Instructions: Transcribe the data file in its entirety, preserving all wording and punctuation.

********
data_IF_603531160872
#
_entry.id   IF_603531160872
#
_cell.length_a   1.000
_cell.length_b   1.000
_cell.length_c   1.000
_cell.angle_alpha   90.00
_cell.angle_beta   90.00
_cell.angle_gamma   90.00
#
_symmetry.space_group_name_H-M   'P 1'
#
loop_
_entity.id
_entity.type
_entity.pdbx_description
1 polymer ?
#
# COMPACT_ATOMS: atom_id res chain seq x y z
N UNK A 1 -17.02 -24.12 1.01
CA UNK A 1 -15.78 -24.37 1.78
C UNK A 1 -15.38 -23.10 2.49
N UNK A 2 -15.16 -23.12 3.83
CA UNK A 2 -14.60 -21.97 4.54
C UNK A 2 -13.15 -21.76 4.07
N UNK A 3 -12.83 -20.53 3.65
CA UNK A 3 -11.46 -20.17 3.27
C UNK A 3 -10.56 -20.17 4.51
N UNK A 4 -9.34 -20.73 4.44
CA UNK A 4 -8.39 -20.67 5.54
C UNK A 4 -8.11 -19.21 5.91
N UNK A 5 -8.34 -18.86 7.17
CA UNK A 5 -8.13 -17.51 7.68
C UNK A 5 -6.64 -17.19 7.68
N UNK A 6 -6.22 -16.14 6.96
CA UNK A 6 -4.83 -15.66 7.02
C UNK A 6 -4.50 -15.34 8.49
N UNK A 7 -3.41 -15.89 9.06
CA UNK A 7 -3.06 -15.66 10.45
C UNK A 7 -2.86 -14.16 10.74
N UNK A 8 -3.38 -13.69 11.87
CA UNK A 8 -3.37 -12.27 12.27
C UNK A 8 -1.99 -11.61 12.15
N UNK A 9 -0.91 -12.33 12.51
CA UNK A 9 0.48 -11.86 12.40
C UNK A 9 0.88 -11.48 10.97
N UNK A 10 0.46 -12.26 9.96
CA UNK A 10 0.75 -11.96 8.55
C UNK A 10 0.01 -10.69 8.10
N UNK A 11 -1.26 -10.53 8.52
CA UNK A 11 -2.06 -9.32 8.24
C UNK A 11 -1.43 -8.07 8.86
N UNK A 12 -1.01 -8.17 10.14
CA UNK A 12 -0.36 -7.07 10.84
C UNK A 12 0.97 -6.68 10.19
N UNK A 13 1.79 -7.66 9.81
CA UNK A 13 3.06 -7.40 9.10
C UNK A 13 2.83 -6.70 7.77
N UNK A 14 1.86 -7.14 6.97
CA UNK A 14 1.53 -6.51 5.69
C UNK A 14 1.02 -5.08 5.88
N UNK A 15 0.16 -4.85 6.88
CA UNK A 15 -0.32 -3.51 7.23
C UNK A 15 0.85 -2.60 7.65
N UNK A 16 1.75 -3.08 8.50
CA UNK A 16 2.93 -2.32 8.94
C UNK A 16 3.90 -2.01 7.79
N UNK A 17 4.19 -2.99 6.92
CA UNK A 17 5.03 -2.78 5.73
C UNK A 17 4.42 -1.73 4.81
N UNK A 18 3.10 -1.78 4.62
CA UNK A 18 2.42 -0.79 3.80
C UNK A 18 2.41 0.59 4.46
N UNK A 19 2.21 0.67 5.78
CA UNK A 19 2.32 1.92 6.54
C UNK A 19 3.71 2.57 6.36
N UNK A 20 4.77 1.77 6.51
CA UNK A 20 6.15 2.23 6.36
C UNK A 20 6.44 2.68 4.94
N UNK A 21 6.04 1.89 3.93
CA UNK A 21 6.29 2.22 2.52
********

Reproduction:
data_IF_603531160872
#
_entry.id   IF_603531160872
#
_cell.length_a   1.000
_cell.length_b   1.000
_cell.length_c   1.000
_cell.angle_alpha   90.00
_cell.angle_beta   90.00
_cell.angle_gamma   90.00
#
_symmetry.space_group_name_H-M   'P 1'
#
loop_
_entity.id
_entity.type
_entity.pdbx_description
1 polymer ?
#
# COMPACT_ATOMS: atom_id res chain seq x y z
N UNK A 1 -17.02 -24.12 1.01
CA UNK A 1 -15.78 -24.37 1.78
C UNK A 1 -15.38 -23.10 2.49
N UNK A 2 -15.16 -23.12 3.83
CA UNK A 2 -14.60 -21.97 4.54
C UNK A 2 -13.15 -21.76 4.07
N UNK A 3 -12.83 -20.53 3.65
CA UNK A 3 -11.46 -20.17 3.27
C UNK A 3 -10.56 -20.17 4.51
N UNK A 4 -9.34 -20.73 4.44
CA UNK A 4 -8.39 -20.67 5.54
C UNK A 4 -8.11 -19.21 5.91
N UNK A 5 -8.34 -18.86 7.17
CA UNK A 5 -8.13 -17.51 7.68
C UNK A 5 -6.64 -17.19 7.68
N UNK A 6 -6.22 -16.14 6.96
CA UNK A 6 -4.83 -15.66 7.02
C UNK A 6 -4.50 -15.34 8.49
N UNK A 7 -3.41 -15.89 9.06
CA UNK A 7 -3.06 -15.66 10.45
C UNK A 7 -2.86 -14.16 10.74
N UNK A 8 -3.38 -13.69 11.87
CA UNK A 8 -3.37 -12.27 12.27
C UNK A 8 -1.99 -11.61 12.15
N UNK A 9 -0.91 -12.33 12.51
CA UNK A 9 0.48 -11.86 12.40
C UNK A 9 0.88 -11.48 10.97
N UNK A 10 0.46 -12.26 9.96
CA UNK A 10 0.75 -11.96 8.55
C UNK A 10 0.01 -10.69 8.10
N UNK A 11 -1.26 -10.53 8.52
CA UNK A 11 -2.06 -9.32 8.24
C UNK A 11 -1.43 -8.07 8.86
N UNK A 12 -1.01 -8.17 10.14
CA UNK A 12 -0.36 -7.07 10.84
C UNK A 12 0.97 -6.68 10.19
N UNK A 13 1.79 -7.66 9.81
CA UNK A 13 3.06 -7.40 9.10
C UNK A 13 2.83 -6.70 7.77
N UNK A 14 1.86 -7.14 6.97
CA UNK A 14 1.53 -6.51 5.69
C UNK A 14 1.02 -5.08 5.88
N UNK A 15 0.16 -4.85 6.88
CA UNK A 15 -0.32 -3.51 7.23
C UNK A 15 0.85 -2.60 7.65
N UNK A 16 1.75 -3.08 8.50
CA UNK A 16 2.93 -2.32 8.94
C UNK A 16 3.90 -2.01 7.79
N UNK A 17 4.19 -2.99 6.92
CA UNK A 17 5.03 -2.78 5.73
C UNK A 17 4.42 -1.73 4.81
N UNK A 18 3.10 -1.78 4.62
CA UNK A 18 2.42 -0.79 3.80
C UNK A 18 2.41 0.59 4.46
N UNK A 19 2.21 0.67 5.78
CA UNK A 19 2.32 1.92 6.54
C UNK A 19 3.71 2.57 6.36
N UNK A 20 4.77 1.77 6.51
CA UNK A 20 6.15 2.23 6.36
C UNK A 20 6.44 2.68 4.94
N UNK A 21 6.04 1.89 3.93
CA UNK A 21 6.29 2.22 2.52